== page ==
It can be super frustrating to click on a blog post that you found on Pinterest, and you come to see that the post is no longer available.
The error page that you pull up doesn’t offer any help either. It just displays an error message without any assistance on where to go or what to do next.
The 404 Error Page is one place that I feel many online business owners are losing people when instead they can be strategically guiding their audience where to go rather than leaving them to click away from their site.
In today’s video, I share with you how to make a simple custom 404 Error Page using two of my favorite tools, Beaver Builder and Beaver Themer. It takes a few minutes to set up the error page itself, but you’ll want to spend a little bit of time concentrating on the strategy that you plan to use to get people to stay on your website longer, even if they’ve reached an error page.
Creating a 404 Error Page in WordPress
First up, you’ll probably need a plugin like Beaver Themer in order to create this page on your website. There are usually plenty of plugins out there that you can use to create this page but this is by far my favorite plugin to make this happen.
Next, you’ll want to create the custom 404 Error page by going into Beaver Themer and adding this new layout.
After you’ve added a new layout, you’ll want to figure out your settings for who will see this custom 404 page. You can create different 404 pages for someone who is logged in versus someone who is logged out. If you have a membership site this makes it easy to customize the messages for the appropriate audience.
After you’ve edited these settings, you can then launch Beaver Builder and make the page look exactly like you want it to look. Setting up an error page is relatively simple and doesn’t take much time, but I want you to consider what you’d like to add to the page to keep people from clicking away from your site.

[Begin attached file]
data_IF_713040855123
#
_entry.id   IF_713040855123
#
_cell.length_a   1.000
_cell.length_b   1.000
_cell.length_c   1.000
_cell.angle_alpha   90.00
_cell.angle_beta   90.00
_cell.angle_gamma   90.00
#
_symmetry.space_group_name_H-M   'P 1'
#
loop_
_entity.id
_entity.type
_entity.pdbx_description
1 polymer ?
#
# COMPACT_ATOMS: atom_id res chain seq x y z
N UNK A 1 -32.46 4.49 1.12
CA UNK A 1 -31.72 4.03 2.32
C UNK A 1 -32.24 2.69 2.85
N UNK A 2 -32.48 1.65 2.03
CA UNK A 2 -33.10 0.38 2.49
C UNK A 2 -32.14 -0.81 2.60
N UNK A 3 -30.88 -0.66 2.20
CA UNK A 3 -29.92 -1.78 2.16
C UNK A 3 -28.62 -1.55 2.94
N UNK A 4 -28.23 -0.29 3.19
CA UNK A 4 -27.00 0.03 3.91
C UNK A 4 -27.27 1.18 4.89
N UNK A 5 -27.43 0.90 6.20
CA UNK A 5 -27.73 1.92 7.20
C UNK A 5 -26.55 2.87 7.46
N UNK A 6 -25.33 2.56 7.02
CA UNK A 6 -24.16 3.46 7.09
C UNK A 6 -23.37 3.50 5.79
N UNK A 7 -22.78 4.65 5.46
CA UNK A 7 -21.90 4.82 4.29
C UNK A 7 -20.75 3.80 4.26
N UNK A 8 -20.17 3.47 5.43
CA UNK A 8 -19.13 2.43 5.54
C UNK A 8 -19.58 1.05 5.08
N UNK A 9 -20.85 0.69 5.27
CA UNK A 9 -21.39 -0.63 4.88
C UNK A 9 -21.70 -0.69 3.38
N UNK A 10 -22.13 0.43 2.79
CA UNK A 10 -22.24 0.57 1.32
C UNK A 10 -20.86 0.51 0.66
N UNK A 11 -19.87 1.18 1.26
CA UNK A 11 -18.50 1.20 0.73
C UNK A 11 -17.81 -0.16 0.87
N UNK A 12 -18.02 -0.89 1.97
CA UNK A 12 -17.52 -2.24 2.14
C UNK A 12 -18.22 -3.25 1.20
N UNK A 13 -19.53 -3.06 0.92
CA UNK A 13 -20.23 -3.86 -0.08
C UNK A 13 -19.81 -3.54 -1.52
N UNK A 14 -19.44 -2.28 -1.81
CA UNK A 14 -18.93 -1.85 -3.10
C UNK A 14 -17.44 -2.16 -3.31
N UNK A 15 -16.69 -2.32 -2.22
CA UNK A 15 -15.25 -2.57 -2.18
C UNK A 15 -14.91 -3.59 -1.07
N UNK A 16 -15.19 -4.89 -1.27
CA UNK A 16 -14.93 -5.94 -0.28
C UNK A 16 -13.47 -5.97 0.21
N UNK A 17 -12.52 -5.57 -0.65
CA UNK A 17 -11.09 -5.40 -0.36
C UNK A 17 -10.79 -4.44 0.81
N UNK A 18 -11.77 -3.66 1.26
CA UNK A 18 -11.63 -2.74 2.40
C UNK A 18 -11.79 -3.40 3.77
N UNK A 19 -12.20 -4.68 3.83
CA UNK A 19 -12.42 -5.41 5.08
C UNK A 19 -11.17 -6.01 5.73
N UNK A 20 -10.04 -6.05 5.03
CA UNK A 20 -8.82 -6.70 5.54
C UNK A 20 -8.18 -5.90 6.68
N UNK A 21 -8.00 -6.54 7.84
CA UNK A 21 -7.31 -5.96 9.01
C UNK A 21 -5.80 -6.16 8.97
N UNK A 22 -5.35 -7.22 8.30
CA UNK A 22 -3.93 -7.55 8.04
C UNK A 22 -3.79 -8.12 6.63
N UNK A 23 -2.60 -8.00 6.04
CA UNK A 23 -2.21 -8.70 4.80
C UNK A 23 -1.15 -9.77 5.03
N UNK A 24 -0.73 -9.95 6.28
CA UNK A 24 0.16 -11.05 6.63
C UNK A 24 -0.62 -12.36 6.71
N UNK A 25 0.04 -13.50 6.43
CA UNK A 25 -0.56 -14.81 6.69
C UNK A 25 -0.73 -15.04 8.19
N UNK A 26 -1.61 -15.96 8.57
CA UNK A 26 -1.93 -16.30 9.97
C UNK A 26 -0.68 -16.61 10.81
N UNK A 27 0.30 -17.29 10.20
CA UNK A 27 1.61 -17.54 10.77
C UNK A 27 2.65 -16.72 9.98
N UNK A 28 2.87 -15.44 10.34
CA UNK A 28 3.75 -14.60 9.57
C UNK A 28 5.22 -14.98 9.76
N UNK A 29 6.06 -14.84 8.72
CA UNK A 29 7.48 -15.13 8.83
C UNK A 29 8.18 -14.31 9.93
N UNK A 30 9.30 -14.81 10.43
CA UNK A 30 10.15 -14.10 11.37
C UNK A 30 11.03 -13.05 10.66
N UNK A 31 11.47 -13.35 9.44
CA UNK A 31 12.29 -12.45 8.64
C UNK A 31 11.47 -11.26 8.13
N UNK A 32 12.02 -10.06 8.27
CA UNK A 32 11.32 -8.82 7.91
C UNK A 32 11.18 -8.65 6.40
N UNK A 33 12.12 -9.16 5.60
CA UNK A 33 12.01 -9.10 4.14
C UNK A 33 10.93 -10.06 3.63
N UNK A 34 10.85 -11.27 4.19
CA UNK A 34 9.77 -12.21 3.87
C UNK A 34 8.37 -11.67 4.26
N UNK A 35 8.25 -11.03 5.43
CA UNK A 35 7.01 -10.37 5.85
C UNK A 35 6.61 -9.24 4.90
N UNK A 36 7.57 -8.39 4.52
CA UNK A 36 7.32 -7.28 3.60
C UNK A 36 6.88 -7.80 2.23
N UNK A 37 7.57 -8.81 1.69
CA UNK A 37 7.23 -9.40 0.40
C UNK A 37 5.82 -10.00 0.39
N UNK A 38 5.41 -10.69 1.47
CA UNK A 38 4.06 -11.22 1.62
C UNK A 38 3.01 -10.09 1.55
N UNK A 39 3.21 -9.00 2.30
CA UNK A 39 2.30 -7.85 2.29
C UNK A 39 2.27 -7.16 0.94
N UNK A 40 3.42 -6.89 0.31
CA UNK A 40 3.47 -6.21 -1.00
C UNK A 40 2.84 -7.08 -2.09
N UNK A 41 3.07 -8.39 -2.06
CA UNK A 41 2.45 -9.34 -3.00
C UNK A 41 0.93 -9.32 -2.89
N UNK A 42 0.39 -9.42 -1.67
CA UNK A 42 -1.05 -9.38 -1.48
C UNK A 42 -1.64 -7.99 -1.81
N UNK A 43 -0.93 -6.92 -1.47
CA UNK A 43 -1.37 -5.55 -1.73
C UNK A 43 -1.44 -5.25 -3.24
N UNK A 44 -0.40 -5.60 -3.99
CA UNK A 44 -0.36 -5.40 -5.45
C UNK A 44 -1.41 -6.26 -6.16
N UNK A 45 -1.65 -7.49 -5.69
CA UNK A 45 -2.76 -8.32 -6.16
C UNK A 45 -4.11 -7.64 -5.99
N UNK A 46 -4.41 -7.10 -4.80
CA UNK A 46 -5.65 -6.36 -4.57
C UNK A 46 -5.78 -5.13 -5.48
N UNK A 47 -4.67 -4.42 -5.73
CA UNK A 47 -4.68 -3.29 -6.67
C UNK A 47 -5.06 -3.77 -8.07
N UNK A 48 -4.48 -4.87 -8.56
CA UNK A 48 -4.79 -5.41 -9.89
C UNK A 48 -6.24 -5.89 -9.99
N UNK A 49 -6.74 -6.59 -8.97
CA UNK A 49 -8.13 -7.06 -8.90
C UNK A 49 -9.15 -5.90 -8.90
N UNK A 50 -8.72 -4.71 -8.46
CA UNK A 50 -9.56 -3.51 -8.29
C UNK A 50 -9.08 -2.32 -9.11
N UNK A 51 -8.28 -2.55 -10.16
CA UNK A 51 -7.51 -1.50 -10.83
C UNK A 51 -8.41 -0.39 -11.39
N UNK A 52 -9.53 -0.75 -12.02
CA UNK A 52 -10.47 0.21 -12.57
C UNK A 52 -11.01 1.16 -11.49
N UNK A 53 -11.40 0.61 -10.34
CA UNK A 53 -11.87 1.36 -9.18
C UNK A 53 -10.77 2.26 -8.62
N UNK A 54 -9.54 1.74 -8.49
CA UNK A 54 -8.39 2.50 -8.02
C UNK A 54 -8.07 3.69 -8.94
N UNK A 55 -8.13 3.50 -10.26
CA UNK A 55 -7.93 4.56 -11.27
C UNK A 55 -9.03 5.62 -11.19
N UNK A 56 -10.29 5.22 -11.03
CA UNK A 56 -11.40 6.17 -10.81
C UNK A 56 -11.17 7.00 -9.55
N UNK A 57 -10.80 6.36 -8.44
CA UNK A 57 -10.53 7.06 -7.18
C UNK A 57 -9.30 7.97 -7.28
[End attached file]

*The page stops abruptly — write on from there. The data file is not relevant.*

Here are a few things that you might want to consider to add to your 404 page:
#1 – Links to your most recent blog posts
Most of the time the people who find this error page while visiting your site came to this page because they were looking for something on your blog. So while they may have wanted another post, if you have your most recent posts available for them to scroll through, they might find something else that catches their eye.
#2 – A branded message that tells them sorry that the page is no longer available
I love when I come across an error page with a cute message that tells me that “somehow the Internet ate their page”. It’s fun to find little messages like this where you can clearly see that the owner of the site has gone the extra mile and paid attention to all the details.
#3 – Links to your shop favorites
Another great way to keep your audience on your website is to share a few of your shop favorites. Not only will they have something fun to look at when they click over to this error page, but they’ll also know a little bit more about what your site is all about.
#4 – A chance to hop on your email list
Any time that you have an opportunity to have people join your email list is a great time for you to have a link or form. Just make sure that you’re offering them something pretty awesome in return for the exchange.
#5 – More information about how to work with you
Lastly, I recommend adding a little bit of information about what you do and how you help your ideal audience to meet their end goal. By adding this information to your error page, you’re reinforcing what you offer and also letting the reader know if they’re in the right place.
There are other things that you can add to this page but the most important thing is to help them and not leave an opportunity on the table.
If you’re looking to up your website game this year but need an extra helping hand to guide you along, be sure to check out my Work With Me page for my newest consulting packages.